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How can we identify the network or network firewall requirements for a Desktop or Web application. Meaning what ports are required by the applications.
How the Cloud and non Cloud networks communicate with each other.
Are there specific settings required? If both network are in different domain?

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On Windows or *nix you can use netstat. On Windows, you do a nestat | find "LISTEN", and on Linux use netstat -nl, but on *BSD use netstat -na | grep -i listen. This tells you what services are in a listening state.

Once you know what ports a service is listening on, you can adjust the appropriate rule(s).

  • Thanks !! apart from this commands, are there any tools available which can help to identify these? Also please let me know How the Cloud and non Cloud network communicate each other. Is there any specific setting required? if both network are in different domain? – user100233 Feb 14 '16 at 6:57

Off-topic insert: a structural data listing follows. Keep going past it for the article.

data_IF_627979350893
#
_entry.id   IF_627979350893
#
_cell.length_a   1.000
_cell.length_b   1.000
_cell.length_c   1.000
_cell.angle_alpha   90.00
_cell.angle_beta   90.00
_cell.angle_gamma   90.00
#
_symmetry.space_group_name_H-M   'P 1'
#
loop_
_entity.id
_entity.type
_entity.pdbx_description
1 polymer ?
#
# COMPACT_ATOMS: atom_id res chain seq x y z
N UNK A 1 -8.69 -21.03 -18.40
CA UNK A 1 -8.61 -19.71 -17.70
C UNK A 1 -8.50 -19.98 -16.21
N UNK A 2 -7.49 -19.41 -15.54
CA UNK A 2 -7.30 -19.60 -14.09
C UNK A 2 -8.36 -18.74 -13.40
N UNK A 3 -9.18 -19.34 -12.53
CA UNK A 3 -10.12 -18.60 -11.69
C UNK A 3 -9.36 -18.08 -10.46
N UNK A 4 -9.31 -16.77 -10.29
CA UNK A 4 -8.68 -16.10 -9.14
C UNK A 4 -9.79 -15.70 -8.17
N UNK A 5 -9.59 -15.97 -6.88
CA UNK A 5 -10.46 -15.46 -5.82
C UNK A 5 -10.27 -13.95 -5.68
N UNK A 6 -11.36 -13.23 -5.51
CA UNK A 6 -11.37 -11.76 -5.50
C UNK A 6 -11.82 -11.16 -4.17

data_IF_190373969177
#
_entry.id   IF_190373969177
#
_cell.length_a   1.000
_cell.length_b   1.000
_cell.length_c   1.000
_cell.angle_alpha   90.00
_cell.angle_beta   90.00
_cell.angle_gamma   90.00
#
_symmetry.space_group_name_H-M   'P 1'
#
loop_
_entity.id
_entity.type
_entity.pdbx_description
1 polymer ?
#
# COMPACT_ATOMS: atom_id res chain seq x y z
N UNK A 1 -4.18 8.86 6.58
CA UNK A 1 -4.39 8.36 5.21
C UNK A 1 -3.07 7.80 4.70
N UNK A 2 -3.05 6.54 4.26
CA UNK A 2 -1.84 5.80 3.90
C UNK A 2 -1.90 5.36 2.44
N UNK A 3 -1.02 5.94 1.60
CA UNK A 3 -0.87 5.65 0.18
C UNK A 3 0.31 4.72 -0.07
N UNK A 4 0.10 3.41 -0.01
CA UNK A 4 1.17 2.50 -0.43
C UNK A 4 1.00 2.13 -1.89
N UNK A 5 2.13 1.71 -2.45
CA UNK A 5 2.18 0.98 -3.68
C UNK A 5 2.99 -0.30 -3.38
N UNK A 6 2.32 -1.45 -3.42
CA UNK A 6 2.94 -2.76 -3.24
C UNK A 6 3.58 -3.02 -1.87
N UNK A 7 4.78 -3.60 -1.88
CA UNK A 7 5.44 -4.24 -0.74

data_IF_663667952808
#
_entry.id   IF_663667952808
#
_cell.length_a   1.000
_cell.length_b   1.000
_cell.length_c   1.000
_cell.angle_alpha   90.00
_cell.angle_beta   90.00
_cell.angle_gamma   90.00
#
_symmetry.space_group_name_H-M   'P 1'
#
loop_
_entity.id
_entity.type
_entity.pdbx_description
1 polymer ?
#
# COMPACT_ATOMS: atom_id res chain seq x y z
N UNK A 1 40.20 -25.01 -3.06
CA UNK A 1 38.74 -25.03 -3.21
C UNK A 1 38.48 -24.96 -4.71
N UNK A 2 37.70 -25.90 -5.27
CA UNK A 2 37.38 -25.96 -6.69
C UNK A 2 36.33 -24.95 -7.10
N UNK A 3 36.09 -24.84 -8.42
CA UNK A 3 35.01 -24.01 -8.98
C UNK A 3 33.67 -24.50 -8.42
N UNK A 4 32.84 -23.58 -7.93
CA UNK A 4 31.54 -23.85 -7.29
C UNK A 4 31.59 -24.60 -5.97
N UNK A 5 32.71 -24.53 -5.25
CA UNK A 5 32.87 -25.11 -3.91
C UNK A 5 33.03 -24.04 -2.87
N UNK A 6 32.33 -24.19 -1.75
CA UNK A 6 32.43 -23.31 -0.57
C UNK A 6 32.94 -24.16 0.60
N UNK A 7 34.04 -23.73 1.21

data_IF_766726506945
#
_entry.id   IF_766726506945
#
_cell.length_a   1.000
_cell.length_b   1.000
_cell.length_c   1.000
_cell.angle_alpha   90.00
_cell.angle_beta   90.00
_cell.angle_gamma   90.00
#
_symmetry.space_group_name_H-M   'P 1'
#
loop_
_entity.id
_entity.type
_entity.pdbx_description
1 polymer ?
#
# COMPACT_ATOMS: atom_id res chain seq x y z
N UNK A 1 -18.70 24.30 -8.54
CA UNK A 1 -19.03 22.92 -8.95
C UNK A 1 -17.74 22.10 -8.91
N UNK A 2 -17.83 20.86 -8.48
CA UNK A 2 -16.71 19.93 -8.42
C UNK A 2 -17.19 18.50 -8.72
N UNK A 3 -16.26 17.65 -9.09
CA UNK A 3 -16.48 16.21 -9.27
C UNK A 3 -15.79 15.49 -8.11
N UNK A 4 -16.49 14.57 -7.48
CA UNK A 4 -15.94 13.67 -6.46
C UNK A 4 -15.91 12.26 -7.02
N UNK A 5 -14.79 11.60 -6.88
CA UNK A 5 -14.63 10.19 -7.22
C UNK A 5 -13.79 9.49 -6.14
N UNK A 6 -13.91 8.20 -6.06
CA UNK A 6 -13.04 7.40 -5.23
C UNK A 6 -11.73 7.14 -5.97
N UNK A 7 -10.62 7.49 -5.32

• um, this is a terribly open-ended series of questions. Short of a packet capture, the most certain way to ascertain which ports are used in various communications -- whether they are cloud-based or not -- is a function of analyzing the traffic. If a packet capture is outside your current skill-set, I suggest you read-up on wireshark. Its a glorious tool. – C.J. Steele Feb 14 '16 at 7:04
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The other way to look at it is from the firewall end and monitor the traffic from the host as it hits the firewall. This is a good way, as it allows you to see anything getting blocked and the firewall already has to deencapsulate the traffic.

Eithter that or back to the manual method, most apps that use communictations publish this data in the manual or on the web. if its not published, you can usually get the info from the support team.

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